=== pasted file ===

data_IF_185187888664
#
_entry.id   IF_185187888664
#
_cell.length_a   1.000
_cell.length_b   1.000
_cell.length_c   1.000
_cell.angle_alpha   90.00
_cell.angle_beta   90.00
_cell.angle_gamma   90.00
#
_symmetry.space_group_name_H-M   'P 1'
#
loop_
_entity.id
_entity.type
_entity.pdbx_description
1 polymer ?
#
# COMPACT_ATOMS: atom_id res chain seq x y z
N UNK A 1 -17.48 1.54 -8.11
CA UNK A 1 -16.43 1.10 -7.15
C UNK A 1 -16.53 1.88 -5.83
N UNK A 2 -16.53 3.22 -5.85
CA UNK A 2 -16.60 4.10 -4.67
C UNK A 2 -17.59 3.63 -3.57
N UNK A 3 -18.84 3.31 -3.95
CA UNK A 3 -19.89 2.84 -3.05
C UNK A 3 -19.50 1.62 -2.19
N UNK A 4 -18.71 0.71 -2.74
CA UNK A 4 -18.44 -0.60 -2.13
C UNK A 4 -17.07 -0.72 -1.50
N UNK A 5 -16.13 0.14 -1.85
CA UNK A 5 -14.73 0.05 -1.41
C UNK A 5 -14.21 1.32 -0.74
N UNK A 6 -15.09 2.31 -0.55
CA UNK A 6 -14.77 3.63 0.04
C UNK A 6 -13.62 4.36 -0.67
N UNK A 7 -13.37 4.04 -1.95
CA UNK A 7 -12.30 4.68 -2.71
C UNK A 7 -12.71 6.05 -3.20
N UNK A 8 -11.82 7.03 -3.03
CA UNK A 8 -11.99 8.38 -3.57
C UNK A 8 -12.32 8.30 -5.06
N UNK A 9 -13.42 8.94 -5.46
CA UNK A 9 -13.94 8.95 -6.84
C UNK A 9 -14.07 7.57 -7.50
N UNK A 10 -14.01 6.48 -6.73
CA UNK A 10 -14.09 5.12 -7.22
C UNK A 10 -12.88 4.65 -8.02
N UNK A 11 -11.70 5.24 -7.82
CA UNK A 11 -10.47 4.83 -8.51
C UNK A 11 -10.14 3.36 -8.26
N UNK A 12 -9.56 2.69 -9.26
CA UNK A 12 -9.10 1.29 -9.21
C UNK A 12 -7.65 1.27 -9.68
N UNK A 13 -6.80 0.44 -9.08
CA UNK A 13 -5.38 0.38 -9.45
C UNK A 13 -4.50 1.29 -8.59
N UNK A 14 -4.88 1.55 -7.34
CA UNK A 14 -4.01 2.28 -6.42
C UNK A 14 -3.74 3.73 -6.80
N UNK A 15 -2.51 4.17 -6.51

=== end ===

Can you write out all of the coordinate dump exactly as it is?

data_IF_185187888664
#
_entry.id   IF_185187888664
#
_cell.length_a   1.000
_cell.length_b   1.000
_cell.length_c   1.000
_cell.angle_alpha   90.00
_cell.angle_beta   90.00
_cell.angle_gamma   90.00
#
_symmetry.space_group_name_H-M   'P 1'
#
loop_
_entity.id
_entity.type
_entity.pdbx_description
1 polymer ?
#
# COMPACT_ATOMS: atom_id res chain seq x y z
N UNK A 1 -17.48 1.54 -8.11
CA UNK A 1 -16.43 1.10 -7.15
C UNK A 1 -16.53 1.88 -5.83
N UNK A 2 -16.53 3.22 -5.85
CA UNK A 2 -16.60 4.10 -4.67
C UNK A 2 -17.59 3.63 -3.57
N UNK A 3 -18.84 3.31 -3.95
CA UNK A 3 -19.89 2.84 -3.05
C UNK A 3 -19.50 1.62 -2.19
N UNK A 4 -18.71 0.71 -2.74
CA UNK A 4 -18.44 -0.60 -2.13
C UNK A 4 -17.07 -0.72 -1.50
N UNK A 5 -16.13 0.14 -1.85
CA UNK A 5 -14.73 0.05 -1.41
C UNK A 5 -14.21 1.32 -0.74
N UNK A 6 -15.09 2.31 -0.55
CA UNK A 6 -14.77 3.63 0.04
C UNK A 6 -13.62 4.36 -0.67
N UNK A 7 -13.37 4.04 -1.95
CA UNK A 7 -12.30 4.68 -2.71
C UNK A 7 -12.71 6.05 -3.20
N UNK A 8 -11.82 7.03 -3.03
CA UNK A 8 -11.99 8.38 -3.57
C UNK A 8 -12.32 8.30 -5.06
N UNK A 9 -13.42 8.94 -5.46
CA UNK A 9 -13.94 8.95 -6.84
C UNK A 9 -14.07 7.57 -7.50
N UNK A 10 -14.01 6.48 -6.73
CA UNK A 10 -14.09 5.12 -7.22
C UNK A 10 -12.88 4.65 -8.02
N UNK A 11 -11.70 5.24 -7.82
CA UNK A 11 -10.47 4.83 -8.51
C UNK A 11 -10.14 3.36 -8.26
N UNK A 12 -9.56 2.69 -9.26
CA UNK A 12 -9.10 1.29 -9.21
C UNK A 12 -7.65 1.27 -9.68
N UNK A 13 -6.80 0.44 -9.08
CA UNK A 13 -5.38 0.38 -9.45
C UNK A 13 -4.50 1.29 -8.59
N UNK A 14 -4.88 1.55 -7.34
CA UNK A 14 -4.01 2.28 -6.42
C UNK A 14 -3.74 3.73 -6.80
N UNK A 15 -2.51 4.17 -6.51